Repo cars: Deal or disaster?
Buying a repossessed car can mean significant savings, but at the price of uncertainty
September 29th, 2010
If you’ve driven past a RepoDepot or read about a police auction in the local paper, you might have wondered about buying a repo car. After all, these are cars that have been repossessed by a bank, leasing company, or lender when the original owner started missing payments. Surely you could get an amazing deal?
In fact, buying a repo can save you big bucks—between 25% and 40% off the cost of a similar used car. But keep in mind that you could find yourself with a big fat lemon on your hands. You might not even be able to drive it off the lot. The key is to keep in mind that when you’re buying a repo, it’s buyer beware.
The biggest problem with buying a repo is getting a handle on what shape the car is really in. When you buy a used car, you can always get a mechanic to check the car out for you, but not with repos. This is disconcerting, because the type of person who defaults on his or her car payments is not necessarily the type who makes sure that all the scheduled car maintenance is done on time.
Of course, the unknown condition of the cars is one reason why they’re so cheap. For instance a British Columbia repo bailiff (who didn’t want to be named), says he sold a motorcycle that was worth $6,000 for just $1,500 because it had a blown engine. But the buyer only had to pay another $1,000 to fix it. “Those are the sweet deals,” he says.
The other reason the cars are so cheap is because the banks and lenders just want to recover their money—they’re not looking to make a big profit. “In their mind they’re not really selling a car,” says London, Ont., bailiff Scott Ewart. “They’re selling an asset that belongs to the bank.”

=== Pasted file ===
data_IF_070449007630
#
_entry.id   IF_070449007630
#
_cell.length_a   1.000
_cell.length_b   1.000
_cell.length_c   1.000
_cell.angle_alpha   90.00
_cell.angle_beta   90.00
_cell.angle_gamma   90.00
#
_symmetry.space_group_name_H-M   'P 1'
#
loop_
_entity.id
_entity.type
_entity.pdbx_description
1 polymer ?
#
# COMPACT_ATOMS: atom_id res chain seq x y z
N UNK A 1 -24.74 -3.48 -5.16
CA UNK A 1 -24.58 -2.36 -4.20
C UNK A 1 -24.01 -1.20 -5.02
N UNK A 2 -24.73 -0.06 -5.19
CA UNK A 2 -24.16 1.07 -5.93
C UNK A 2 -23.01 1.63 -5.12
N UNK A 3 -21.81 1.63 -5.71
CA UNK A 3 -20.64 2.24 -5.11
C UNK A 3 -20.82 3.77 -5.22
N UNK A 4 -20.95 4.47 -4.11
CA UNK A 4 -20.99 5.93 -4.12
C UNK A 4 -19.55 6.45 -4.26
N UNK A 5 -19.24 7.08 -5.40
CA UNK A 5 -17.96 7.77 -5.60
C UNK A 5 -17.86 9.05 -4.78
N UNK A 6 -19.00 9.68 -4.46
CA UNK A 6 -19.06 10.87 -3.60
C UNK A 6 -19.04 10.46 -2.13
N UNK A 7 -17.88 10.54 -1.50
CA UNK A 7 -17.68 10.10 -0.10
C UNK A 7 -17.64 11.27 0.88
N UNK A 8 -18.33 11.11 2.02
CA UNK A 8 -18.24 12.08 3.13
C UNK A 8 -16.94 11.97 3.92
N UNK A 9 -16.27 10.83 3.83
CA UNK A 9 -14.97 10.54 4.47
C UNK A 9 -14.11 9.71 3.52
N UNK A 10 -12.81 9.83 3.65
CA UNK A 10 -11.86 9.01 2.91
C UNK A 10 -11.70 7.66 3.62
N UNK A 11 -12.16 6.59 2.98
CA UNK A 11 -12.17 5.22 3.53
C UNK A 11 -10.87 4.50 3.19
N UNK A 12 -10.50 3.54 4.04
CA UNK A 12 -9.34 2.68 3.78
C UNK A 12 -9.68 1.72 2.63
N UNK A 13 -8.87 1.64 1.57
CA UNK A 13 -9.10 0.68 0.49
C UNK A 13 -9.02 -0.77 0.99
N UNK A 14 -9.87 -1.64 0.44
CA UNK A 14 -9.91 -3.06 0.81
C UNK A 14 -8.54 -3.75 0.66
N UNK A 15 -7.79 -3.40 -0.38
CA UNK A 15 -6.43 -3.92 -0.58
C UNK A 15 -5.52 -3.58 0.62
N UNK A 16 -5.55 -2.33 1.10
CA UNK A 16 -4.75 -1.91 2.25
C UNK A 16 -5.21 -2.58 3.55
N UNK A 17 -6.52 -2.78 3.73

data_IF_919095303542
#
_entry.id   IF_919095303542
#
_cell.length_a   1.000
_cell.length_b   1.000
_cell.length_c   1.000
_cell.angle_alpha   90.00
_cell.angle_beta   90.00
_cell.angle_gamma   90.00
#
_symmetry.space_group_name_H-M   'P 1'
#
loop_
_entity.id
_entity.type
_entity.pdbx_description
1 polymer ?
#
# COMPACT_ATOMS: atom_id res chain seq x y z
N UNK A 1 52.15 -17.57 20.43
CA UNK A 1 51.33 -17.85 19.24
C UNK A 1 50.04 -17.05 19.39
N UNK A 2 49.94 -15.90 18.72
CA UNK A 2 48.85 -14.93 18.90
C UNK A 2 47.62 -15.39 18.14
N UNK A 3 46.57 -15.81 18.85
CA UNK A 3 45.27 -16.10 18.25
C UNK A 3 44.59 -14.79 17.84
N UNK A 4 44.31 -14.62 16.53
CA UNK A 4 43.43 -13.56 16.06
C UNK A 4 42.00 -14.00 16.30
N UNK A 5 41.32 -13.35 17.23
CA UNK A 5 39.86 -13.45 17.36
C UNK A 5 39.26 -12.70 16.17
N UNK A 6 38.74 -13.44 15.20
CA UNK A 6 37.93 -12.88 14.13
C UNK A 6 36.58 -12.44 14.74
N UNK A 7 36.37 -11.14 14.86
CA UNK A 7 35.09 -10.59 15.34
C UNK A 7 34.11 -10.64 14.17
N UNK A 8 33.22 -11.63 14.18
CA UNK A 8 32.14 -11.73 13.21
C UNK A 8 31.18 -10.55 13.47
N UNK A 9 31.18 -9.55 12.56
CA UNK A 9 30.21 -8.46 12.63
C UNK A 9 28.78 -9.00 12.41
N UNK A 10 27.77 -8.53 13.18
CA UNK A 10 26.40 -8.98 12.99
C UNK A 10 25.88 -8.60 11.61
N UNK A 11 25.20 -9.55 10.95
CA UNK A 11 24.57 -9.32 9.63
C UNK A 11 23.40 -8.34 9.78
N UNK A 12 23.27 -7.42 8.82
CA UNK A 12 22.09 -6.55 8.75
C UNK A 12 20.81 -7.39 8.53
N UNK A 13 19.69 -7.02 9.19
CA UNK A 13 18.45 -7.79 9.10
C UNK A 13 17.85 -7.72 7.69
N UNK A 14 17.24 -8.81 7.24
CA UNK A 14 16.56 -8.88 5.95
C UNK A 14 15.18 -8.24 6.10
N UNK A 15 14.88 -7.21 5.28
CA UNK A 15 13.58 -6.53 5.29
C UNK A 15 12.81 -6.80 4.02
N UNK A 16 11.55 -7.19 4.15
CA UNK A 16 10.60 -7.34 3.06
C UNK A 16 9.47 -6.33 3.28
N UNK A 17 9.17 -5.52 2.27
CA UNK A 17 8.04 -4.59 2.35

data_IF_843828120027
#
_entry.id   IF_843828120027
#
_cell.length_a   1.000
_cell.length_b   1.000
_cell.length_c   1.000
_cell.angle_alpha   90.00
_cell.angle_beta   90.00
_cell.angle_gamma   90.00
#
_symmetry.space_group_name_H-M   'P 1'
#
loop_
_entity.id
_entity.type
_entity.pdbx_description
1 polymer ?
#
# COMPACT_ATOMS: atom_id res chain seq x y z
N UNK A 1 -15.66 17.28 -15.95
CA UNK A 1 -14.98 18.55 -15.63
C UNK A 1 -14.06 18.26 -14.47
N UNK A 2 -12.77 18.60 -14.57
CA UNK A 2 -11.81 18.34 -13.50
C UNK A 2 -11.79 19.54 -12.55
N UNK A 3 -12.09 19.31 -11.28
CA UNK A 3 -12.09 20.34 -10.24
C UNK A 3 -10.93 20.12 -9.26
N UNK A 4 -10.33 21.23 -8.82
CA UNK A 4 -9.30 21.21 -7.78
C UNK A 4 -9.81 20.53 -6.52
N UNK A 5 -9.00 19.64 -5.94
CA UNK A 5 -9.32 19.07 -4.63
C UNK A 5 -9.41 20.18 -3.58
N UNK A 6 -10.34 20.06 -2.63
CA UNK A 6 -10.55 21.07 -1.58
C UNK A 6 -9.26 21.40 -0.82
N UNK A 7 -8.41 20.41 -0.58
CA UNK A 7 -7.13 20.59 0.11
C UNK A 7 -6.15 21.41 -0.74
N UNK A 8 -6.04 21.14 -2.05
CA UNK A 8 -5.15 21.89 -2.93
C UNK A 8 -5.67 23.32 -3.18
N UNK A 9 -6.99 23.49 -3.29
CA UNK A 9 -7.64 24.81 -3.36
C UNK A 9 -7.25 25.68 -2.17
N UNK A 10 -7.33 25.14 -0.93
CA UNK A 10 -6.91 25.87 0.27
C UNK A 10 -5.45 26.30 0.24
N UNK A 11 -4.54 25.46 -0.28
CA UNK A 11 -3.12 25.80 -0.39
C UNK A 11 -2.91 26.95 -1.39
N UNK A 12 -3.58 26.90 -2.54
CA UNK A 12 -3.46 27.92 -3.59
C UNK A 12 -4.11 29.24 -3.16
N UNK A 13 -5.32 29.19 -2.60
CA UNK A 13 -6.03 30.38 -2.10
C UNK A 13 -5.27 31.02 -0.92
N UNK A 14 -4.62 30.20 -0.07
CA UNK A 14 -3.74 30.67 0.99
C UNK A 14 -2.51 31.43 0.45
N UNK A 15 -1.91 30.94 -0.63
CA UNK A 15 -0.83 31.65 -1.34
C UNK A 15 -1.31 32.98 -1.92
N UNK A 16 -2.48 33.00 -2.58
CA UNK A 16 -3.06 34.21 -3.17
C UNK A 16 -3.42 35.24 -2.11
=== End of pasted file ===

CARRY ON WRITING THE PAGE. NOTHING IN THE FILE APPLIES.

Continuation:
There are several websites that specialize in selling repossessed cars, such as Repo.com and RepoDepo.ca. Marvin Bowman of Burnaby, B.C.-based Repo.com says his company gets about 200 repo cars a month. Many such online dealers offer reports and warranties to help defray some of the risk. For instance, Repo.com provides an 88-point report outlining the vehicles deficiencies, and offers a 30-day warranty on components like the engine and transmission. You can extend that warranty up to two years for an additional $670 fee.
Another way to buy repo vehicles is through auctions. Ewart, the bailiff, bought a Ford Explorer this way himself. While you can’t get the cars checked out by a mechanic before the sale, you can kick the tires yourself. Before his auction took place Ewart wandered over to the Explorer he was interested in and started it to hear the engine sound. He also checked the oil, the transmission, the tire rod and looked under the hood. He liked what he saw, so when the SUV came on the block he started bidding. He got it for a couple of thousand dollars less than he would have paid to buy a similar SUV used.
When buying a repo, George Iny, president of the Automobile Protection Agency, suggests sticking to vehicles that are less than 18 months old. The newer the car, the fewer problems it will have. As well, there is a large supply of lease returns for three- to four-year-old vehicles that people can buy on the cheap. “Repossession is an advantage when there isn’t a large supply of similar cars on the market,” he explains.
While the deals are still out there, the repo business is getting smaller. An increasing number of car dealers are buying up repo cars, and the auction sites are starting to host dealer-only auctions. Thus, many of the best cars are snapped up by the dealers, leaving the leftovers for the general public.
You definitely can find a great deal on a repo if you know your way around a car, and you’re willing to take a chance. But you’ll probably only save a few thousand dollars. If the prospect of coming home with a lemon is enough to keep you up at night, you might want to just stick to the used car lot.